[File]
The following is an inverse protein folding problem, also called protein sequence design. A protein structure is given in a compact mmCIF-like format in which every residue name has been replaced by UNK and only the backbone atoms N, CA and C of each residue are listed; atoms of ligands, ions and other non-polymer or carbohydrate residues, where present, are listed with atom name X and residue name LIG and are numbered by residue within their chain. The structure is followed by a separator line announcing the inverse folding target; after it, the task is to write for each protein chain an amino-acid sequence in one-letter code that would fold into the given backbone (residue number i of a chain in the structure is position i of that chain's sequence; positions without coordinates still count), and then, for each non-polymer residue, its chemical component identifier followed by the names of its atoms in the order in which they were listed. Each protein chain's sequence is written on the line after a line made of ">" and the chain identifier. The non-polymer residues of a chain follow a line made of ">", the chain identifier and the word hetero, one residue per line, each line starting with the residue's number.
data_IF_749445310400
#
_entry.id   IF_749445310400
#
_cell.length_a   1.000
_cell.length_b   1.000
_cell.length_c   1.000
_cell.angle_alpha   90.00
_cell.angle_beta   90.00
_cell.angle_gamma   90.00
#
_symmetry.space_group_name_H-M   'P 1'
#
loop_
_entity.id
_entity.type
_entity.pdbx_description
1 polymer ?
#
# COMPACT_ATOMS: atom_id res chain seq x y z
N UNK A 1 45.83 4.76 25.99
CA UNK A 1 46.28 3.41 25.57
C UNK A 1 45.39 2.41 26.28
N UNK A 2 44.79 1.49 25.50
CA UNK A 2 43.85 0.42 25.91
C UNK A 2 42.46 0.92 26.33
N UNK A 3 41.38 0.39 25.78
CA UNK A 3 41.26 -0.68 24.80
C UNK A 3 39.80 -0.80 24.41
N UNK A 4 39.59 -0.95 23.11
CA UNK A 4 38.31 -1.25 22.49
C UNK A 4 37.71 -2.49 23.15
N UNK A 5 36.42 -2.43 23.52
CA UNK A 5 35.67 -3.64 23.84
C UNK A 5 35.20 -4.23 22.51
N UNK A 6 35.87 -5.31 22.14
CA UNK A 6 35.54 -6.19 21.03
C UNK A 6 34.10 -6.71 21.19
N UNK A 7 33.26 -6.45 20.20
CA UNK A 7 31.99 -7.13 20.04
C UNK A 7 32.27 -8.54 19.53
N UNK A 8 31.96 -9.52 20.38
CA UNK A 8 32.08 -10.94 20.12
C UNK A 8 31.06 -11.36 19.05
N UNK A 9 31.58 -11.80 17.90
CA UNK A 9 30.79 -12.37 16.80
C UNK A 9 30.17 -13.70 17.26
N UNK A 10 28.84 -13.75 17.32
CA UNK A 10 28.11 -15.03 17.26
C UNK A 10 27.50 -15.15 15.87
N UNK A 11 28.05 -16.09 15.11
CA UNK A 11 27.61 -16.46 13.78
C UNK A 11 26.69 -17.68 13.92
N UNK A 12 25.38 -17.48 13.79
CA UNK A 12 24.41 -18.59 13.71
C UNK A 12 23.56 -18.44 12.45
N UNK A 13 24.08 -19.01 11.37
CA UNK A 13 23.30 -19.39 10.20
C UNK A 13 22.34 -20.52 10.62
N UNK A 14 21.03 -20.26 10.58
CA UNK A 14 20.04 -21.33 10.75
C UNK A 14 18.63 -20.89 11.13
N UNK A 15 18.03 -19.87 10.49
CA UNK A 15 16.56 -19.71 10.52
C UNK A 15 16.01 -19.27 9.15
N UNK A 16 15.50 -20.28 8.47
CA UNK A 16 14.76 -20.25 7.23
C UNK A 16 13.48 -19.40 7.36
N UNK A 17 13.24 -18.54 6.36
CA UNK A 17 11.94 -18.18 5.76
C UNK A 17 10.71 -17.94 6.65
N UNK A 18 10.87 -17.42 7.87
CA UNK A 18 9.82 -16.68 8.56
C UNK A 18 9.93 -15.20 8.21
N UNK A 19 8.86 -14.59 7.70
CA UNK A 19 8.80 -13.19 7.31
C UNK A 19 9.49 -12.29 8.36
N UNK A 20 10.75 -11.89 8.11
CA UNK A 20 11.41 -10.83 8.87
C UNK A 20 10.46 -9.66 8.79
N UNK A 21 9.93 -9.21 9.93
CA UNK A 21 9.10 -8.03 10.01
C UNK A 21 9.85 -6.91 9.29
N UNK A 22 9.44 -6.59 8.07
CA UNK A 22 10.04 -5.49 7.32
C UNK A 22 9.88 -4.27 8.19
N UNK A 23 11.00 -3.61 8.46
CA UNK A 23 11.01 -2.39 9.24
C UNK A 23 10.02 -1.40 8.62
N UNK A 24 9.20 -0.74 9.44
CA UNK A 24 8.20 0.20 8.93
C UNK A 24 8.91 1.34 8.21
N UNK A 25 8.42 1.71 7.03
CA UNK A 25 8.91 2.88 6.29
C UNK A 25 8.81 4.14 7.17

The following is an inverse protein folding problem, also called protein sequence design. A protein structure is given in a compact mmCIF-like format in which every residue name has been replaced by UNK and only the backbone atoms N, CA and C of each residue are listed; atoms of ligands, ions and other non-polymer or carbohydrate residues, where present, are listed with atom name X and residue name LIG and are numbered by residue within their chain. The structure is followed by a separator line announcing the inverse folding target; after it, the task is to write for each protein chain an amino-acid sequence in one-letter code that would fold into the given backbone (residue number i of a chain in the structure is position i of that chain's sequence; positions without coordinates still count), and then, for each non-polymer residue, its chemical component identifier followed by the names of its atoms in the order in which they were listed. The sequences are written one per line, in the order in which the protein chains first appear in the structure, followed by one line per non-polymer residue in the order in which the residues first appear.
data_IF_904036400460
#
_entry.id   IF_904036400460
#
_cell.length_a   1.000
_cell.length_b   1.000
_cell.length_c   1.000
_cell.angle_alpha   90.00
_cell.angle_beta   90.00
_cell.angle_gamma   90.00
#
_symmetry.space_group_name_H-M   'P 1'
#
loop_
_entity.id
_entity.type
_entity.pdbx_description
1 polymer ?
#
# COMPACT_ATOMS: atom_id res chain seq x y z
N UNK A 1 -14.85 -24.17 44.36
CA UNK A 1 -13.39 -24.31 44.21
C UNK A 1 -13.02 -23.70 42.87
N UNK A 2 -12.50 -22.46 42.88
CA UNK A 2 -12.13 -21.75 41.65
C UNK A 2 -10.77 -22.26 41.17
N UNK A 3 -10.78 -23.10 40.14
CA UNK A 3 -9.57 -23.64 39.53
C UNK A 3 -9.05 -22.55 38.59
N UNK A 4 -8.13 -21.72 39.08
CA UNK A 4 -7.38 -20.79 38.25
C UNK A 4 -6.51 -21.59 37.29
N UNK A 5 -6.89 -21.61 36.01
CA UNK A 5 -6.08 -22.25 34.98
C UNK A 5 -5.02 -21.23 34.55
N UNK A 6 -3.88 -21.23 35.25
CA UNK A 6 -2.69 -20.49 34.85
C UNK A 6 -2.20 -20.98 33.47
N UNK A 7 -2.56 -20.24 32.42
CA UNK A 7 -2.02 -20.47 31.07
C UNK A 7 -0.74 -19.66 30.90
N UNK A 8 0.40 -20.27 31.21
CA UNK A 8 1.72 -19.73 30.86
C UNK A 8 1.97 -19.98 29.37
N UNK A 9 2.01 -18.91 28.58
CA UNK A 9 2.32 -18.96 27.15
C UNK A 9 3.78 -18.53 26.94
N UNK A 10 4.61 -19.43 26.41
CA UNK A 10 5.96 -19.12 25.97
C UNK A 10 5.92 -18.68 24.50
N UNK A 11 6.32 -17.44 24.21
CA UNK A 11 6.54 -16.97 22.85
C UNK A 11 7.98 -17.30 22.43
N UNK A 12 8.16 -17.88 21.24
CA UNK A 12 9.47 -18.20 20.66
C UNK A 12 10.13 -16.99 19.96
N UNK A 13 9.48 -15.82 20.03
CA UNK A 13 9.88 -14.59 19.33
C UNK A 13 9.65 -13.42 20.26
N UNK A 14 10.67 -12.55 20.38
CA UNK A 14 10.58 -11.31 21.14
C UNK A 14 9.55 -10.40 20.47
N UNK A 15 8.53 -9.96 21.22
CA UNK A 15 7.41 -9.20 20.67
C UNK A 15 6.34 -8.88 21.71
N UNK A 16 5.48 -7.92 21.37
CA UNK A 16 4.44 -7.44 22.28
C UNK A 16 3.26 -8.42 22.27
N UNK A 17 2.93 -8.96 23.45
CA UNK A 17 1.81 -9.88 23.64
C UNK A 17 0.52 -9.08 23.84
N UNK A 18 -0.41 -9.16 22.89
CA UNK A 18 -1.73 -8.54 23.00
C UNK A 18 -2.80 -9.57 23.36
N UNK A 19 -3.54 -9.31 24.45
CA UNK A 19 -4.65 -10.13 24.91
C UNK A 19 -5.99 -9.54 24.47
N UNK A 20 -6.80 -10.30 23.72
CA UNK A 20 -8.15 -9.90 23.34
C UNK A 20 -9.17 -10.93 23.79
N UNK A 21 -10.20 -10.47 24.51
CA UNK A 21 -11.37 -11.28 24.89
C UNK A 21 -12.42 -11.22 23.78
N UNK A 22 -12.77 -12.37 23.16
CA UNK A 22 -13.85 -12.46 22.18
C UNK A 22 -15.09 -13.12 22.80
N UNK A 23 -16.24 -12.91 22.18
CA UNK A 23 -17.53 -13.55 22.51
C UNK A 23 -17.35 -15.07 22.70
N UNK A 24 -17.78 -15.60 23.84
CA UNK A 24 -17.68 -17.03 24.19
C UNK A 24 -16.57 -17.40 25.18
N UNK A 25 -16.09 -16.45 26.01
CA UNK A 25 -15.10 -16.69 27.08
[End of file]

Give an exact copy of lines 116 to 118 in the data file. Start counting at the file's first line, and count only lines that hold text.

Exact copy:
#
# COMPACT_ATOMS: atom_id res chain seq x y z
N UNK A 1 -14.85 -24.17 44.36